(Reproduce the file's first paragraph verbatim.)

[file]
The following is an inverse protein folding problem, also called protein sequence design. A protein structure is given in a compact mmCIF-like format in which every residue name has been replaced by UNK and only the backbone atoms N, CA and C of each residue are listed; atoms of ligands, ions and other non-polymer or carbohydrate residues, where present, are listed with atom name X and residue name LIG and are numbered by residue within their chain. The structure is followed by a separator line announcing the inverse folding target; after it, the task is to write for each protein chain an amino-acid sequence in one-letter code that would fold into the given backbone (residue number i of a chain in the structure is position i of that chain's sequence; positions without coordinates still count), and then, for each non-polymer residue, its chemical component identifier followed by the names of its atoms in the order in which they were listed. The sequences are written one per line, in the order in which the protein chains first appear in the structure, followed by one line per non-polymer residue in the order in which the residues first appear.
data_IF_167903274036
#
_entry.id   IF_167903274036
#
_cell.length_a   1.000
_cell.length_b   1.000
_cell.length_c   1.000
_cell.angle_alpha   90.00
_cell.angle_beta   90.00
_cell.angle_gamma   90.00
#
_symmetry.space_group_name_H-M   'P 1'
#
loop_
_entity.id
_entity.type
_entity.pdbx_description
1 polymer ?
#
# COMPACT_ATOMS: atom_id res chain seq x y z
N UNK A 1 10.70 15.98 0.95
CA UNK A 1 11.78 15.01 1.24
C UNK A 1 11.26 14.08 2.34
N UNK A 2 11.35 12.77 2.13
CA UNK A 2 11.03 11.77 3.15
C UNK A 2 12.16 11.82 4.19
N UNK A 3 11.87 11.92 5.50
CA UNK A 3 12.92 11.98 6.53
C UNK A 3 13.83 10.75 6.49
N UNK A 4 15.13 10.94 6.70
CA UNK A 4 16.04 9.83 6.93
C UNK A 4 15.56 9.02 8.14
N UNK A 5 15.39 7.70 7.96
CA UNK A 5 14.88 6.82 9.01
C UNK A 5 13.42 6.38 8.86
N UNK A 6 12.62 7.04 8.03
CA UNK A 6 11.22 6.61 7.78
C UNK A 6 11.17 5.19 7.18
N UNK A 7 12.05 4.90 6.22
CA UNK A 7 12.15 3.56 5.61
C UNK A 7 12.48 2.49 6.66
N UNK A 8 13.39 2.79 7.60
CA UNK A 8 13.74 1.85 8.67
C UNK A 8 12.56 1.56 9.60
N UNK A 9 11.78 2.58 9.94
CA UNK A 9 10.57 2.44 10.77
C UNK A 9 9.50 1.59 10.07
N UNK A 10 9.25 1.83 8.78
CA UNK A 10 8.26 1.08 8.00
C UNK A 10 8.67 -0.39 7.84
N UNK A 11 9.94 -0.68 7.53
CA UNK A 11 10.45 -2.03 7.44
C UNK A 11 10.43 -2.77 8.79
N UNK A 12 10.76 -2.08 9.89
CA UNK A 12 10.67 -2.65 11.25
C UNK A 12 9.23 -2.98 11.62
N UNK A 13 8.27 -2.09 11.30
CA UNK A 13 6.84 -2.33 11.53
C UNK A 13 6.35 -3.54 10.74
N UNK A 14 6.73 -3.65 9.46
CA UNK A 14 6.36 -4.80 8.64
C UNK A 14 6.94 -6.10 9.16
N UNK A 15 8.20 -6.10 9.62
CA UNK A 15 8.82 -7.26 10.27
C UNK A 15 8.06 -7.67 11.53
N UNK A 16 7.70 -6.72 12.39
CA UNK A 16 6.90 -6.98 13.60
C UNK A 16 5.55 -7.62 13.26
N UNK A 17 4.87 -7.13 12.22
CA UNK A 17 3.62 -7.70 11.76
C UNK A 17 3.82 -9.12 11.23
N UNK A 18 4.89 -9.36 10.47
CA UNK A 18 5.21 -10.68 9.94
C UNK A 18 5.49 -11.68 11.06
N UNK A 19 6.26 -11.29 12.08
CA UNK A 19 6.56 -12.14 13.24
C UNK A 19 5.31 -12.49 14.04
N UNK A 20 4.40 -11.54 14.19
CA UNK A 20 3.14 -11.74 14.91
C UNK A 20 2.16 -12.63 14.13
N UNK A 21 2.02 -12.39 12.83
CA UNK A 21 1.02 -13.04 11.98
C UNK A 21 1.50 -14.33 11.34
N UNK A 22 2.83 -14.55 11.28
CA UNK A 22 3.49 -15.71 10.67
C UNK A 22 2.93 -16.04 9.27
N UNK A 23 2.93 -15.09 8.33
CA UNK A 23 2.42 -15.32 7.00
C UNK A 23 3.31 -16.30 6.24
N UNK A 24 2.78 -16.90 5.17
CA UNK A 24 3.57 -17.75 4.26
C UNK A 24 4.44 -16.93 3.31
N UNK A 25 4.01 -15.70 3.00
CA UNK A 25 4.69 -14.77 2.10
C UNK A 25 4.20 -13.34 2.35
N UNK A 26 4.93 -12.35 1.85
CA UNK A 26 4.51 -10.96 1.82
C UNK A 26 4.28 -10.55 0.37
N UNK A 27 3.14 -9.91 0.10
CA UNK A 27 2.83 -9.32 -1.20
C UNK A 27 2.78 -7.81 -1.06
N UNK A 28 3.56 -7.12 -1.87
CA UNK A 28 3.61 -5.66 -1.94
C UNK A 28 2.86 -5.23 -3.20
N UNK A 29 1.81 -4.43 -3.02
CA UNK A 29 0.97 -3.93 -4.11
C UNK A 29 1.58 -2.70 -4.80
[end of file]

The following is an inverse protein folding problem, also called protein sequence design. A protein structure is given in a compact mmCIF-like format in which every residue name has been replaced by UNK and only the backbone atoms N, CA and C of each residue are listed; atoms of ligands, ions and other non-polymer or carbohydrate residues, where present, are listed with atom name X and residue name LIG and are numbered by residue within their chain. The structure is followed by a separator line announcing the inverse folding target; after it, the task is to write for each protein chain an amino-acid sequence in one-letter code that would fold into the given backbone (residue number i of a chain in the structure is position i of that chain's sequence; positions without coordinates still count), and then, for each non-polymer residue, its chemical component identifier followed by the names of its atoms in the order in which they were listed. The sequences are written one per line, in the order in which the protein chains first appear in the structure, followed by one line per non-polymer residue in the order in which the residues first appear.